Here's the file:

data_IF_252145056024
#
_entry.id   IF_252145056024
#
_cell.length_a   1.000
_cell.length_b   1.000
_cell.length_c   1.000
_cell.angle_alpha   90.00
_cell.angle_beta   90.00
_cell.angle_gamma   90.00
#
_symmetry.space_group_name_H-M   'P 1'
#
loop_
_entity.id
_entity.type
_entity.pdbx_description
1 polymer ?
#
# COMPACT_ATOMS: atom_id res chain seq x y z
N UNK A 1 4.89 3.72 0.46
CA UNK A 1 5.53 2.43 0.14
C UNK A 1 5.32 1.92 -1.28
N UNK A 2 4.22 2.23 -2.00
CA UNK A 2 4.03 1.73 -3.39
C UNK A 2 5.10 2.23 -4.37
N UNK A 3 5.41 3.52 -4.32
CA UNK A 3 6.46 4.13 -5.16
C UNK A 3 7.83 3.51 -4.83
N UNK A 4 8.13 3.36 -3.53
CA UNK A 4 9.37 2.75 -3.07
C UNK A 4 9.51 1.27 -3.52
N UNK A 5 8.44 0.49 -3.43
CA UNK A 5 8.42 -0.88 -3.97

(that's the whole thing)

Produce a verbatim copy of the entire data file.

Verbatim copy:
data_IF_252145056024
#
_entry.id   IF_252145056024
#
_cell.length_a   1.000
_cell.length_b   1.000
_cell.length_c   1.000
_cell.angle_alpha   90.00
_cell.angle_beta   90.00
_cell.angle_gamma   90.00
#
_symmetry.space_group_name_H-M   'P 1'
#
loop_
_entity.id
_entity.type
_entity.pdbx_description
1 polymer ?
#
# COMPACT_ATOMS: atom_id res chain seq x y z
N UNK A 1 4.89 3.72 0.46
CA UNK A 1 5.53 2.43 0.14
C UNK A 1 5.32 1.92 -1.28
N UNK A 2 4.22 2.23 -2.00
CA UNK A 2 4.03 1.73 -3.39
C UNK A 2 5.10 2.23 -4.37
N UNK A 3 5.41 3.52 -4.32
CA UNK A 3 6.46 4.13 -5.16
C UNK A 3 7.83 3.51 -4.83
N UNK A 4 8.13 3.36 -3.53
CA UNK A 4 9.37 2.75 -3.07
C UNK A 4 9.51 1.27 -3.52
N UNK A 5 8.44 0.49 -3.43
CA UNK A 5 8.42 -0.88 -3.97